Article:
Exterminate All the Brutes, Raoul Peck’s four-part film, situates the emergence of the land that would become the United States within an account of the global ambitions of European imperialism, using its ideologies and praxis of domination to organise the narrative: civilisation, colonisation and extermination. Peck takes his bearings from three works: Trouillot’s Silencing the Past, Sven Lindqvist’s Exterminate All the Brutes (1996) and An Indigenous Peoples’ History of the United States (2014) by Roxanne Dunbar-Ortiz. The film has been described as essayistic, but it would be more precise to say that it enacts these authors’ historical analyses: their arguments are so deeply embedded in the film that it becomes an intellectual collaboration, an alternative to the intellectually segregated university departments that currently disseminate knowledge about race, ethnicities and indigeneity.
The film breaks with conventional documentary-making in its use of scripted fictional scenes and animation, drawing on a rich visual, musical, literary and scientific vocabulary taken from a vast number of sources – everything from archival anthropological and scientific material to Hollywood films and Peck’s own family archive. It bears witness to acts of brutality characteristic of Western European forms of conquest and Christian missionary zeal in Africa, the Americas and Europe, and traces the beliefs, dressed up as science, that produced and attempted to justify this brutality, right of conquest and dispossession. This means moving from the Crusades to the many genocidal wars against Indigenous peoples, from atrocities committed in the name of manifest destiny and the Monroe Doctrine to the rabidly anti-migrant movements of our own times. The film does not limit its examination to extremist movements or leaders, although it features Jair Bolsonaro, Recep Tayyip Erdoǧan, Boris Johnson, Marine Le Pen, Vladimir Putin and Donald Trump. The idea that US supremacy is seen as being ordained by divine providence is underlined by an episode showing American presidents speaking the words ‘So help me God’ when reciting the Oath of Office, immediately followed by an account of the entanglement of the US arms industry with the executive branch of government.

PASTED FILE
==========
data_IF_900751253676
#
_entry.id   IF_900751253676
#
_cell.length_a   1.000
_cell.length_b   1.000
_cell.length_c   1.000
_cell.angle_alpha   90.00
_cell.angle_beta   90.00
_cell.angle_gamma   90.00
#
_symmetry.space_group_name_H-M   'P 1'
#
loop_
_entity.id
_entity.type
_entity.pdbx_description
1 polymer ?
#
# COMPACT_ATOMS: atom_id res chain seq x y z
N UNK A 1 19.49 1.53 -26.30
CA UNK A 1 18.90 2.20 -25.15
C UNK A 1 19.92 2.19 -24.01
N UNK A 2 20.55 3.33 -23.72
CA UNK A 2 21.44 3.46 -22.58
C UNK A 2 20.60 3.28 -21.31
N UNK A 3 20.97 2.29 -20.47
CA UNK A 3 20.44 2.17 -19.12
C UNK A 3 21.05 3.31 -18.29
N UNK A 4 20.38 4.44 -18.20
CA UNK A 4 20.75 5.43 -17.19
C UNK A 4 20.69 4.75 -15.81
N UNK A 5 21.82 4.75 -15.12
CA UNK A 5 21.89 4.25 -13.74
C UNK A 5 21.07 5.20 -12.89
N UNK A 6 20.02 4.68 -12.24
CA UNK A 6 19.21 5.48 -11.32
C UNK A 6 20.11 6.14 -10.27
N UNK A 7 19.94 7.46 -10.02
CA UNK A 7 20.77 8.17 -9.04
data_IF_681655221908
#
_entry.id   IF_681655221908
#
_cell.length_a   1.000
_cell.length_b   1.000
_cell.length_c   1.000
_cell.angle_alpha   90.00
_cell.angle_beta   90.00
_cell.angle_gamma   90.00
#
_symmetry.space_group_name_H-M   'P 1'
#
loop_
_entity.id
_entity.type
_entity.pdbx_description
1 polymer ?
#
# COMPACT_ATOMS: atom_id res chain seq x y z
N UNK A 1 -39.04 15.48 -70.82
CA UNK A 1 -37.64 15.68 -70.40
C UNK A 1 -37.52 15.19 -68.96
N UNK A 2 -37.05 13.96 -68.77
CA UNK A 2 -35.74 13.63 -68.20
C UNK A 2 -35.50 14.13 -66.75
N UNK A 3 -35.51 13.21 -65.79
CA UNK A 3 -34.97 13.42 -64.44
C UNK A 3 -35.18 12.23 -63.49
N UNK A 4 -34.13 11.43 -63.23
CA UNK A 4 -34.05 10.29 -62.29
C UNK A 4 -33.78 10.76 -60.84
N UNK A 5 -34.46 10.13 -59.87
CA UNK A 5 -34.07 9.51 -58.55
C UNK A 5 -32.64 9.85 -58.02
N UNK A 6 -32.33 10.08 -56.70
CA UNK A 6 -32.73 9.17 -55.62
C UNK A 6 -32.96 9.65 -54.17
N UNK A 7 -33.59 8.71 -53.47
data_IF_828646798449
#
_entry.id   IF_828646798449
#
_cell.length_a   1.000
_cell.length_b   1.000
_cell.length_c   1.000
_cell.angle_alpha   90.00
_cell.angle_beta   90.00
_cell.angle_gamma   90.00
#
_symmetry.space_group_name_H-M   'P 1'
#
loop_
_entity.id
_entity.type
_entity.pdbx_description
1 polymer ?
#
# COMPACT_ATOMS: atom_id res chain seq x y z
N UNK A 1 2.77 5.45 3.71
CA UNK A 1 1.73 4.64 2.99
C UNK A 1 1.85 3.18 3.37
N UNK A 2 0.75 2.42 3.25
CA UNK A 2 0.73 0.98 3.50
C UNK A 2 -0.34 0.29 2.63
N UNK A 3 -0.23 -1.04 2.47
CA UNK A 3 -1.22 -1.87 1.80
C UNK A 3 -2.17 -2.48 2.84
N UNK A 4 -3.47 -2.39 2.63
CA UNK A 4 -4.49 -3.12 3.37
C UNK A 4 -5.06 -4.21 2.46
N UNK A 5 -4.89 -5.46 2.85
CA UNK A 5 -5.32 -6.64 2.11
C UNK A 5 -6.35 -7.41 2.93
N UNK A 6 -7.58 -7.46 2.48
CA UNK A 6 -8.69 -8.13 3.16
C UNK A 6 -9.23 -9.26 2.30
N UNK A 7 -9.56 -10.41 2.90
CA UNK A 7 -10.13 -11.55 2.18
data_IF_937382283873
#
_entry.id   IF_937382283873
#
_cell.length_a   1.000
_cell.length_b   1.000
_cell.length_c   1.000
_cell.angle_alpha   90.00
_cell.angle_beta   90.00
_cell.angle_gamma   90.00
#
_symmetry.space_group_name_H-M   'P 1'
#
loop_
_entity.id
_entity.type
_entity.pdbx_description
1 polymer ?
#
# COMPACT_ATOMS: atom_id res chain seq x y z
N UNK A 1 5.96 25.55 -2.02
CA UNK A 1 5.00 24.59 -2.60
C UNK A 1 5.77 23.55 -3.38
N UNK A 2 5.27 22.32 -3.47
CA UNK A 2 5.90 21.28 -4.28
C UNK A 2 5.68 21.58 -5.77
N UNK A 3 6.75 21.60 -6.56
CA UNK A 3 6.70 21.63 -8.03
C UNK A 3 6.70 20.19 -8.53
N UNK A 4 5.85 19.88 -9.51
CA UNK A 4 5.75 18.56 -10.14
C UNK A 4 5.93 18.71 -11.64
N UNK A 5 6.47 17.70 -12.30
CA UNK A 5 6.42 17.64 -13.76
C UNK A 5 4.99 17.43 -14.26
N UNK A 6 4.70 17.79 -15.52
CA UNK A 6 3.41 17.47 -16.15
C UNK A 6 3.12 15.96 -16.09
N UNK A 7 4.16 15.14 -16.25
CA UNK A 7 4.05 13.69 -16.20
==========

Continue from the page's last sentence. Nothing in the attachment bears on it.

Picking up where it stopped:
The longue durée of what Dunbar-Ortiz calls the ‘inherently genocidal’ impulse of settler colonialism is difficult to watch. Exterminate makes its audience witness many forms of colonial brutality: from the intimacies of bodily dismemberment to the technologies that allow death and war to happen at a distance. Peck refuses to conform to narrative linearity, rejecting the idea that the current resurgence of white supremacist and state violence can be traced back to a single origin. Instead, we move across time and place, between Europe, Africa, the Caribbean and the Americas. The film is as restless as the images of huge ocean waves that occasionally mark its transitions.